Before the Kohen Gadol proceeded to do the Yom Kippur service, the elders of the Sanhedrin would make him swear to do the service exactly as instructed, to burn the incense only inside the Holy of Holies as the Oral Torah requires. They feared that he might be influenced by the Tzadukim, Sadducees, who denied the authority of the Oral Torah, claiming that the incense should first be placed on a burning fire-pan outside the Holy of Holies, and only then should the Kohen Gadol carry it inside.
The Mishna reports how after administering the oath both the Kohen Gadol and the elders would turn aside from each other and weep.
The unfortunate need to suspect the Kohen Gadol was a painful reality that prodded their tears.
Although this was a historical fact and necessity, the Rambam chose to record this in his Mishneh Torah, a work that was intended to be strictly a book of laws for future generations. Why for posterity would this detail be relevant to know?
Have you ever wondered, if Teshuva is so vital for our survival why there isn’t any depiction of someone actually having gone through the steps of repentance in all of Chumash. There were certainly many we are told who repented, among them Adam and Reuven, yet the written Torah omits it.
There is though one instance of recorded regret.
After burying Yaakov, the brothers suspect Yosef of still bearing resentment and fear his exacting revenge. They send messengers to Yosef who allege that his father instructed them to tell him to forgive the spiteful deed of his brothers who have wronged him, although Yaakov never did anything of the sort. The brothers then reiterate their remorse by their appealing to Yosef, “so now, please forgive the spiteful deed of the servants of your father’s G-d”.
This expressed desire of remorse and request for forgiveness, begins with the planted words in the mouth of Yaakov,"אנא...", “O please, kindly forgive the spiteful deed of your brothers...”
Rebbi Avin said that G-d memorialized this plea of אנא, by having every Kohen Gadol begin each Vidui, the Confession, in the Temple during the Yom Kippur service with the words, אנא השם חטאתי..., O please, Hashem, I have erred... (תנחומא)
Despite the evident worthiness of their intentions, nevertheless the Torah reports how Yosef broke down in tears, when sensing their suspicions of him. Seventeen years he is lovingly tending to their every need, yet he is still suspect in their eyes.
This episode is striking in its parallels to the interaction of the elders and the Kohen Gadol, who also is suspect in their eyes, with the ensuing anguished tears.
We are taught that after returning from the burial of Yaakov, Yosef detoured to Shechem and the pit he was thrown into, to recite a blessing over the miracle of his being saved so many years earlier. This aroused the fear of his brothers indicating he remembered vividly what they had done to him. Alternately it is suggested that what gave them pause was the fact that after Yaakov died, Yosef no longer dined at the same table with them, lending them to think that with father out of the picture old resentments were now seething within Yosef.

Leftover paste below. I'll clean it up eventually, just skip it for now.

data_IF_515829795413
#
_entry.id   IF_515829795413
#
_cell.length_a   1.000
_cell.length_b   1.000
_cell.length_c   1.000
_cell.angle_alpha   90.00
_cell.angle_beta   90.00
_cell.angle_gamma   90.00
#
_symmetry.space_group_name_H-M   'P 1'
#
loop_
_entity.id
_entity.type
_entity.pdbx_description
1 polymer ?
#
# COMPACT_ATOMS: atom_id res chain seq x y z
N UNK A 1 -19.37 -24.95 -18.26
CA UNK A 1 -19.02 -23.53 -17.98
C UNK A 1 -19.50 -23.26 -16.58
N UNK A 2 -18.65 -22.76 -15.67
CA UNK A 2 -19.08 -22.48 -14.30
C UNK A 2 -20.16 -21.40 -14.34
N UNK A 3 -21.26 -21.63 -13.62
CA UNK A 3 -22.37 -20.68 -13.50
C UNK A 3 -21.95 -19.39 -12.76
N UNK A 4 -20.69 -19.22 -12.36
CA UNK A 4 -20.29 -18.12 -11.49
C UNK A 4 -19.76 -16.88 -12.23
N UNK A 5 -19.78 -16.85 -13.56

We are told that his reticence to eat with them was so as not to lord over his esteemed brothers, Reuven and Yehuda, since as viceroy protocol required him to sit at the head.
Sometimes despite our righteous excuses and noble motives we get so caught up with ourselves that we neglect to be sensitive to how we impact those around us.
Couldn’t Yosef had informed them of his intentions prior to acting on them?
The brothers despite their having finally realized their folly in their treatment of Yosef, never get around to actually expressing that remorse until so many years later only when they fear retribution. They too got carried away with the excitement of discovery
Tradition teaches that the Ten Martyrs were executed as an atonement for the sin of the brothers having sold Yosef. But weren’t there only nine involved, as Reuven was busy repenting for having moved his father’s bed and Binyomin did not participate? Rabbeinu Bechaye asserts that Yosef was the tenth party, as he too was accountable for his actions that led the brothers to stir with enmity towards him.
We are still reeling from the effects of that sin. And we are still so often caught up in our own interests forgetting to be attuned to those around us that need so desperately our attention.
Perhaps the Kohen Gadol wasn’t simply disappointed that he was suspected of heretical influences, for didn’t he realize this was a necessary process every Kohen Gadol had to endure as the Sadducees had infiltrated many a time the hierarchy of the Temple.
Perhaps it drove the point home that we are all vulnerable, as no one may ever be so self-righteous to think they are impervious to being blinded by personal ambitions and interests.
One of the sentiments expressed at that juncture of the oath was the reality that “our assembled congregation on you is relying”. (אתה כוננת)
In a moment of utter awareness of the impact and responsibility we each have on those in our orbit, the echoes of the tears of Yosef erupted within his soul, arousing him to the awesome role we each play and how sensitive we must be to never be so wrapped up in ourselves in neglecting to be attuned to others.
It is this awakening that touches on the root of all sin. Don’t we neglect our responsibility to His will by wallowing in our own needs and instincts?
The one display of regret from which all sin stems is rooted in this story.
On this Yom Kippur may we each appreciate our unique mission aware of how ‘all our assembled congregation on you is relying!’
It is from that vantage point that we can begin the process that will bring us to a full and inspired repentance and all the promises that await us on that glorious day.
גמר חתימה טובה,
צבי יהודה טייכמאן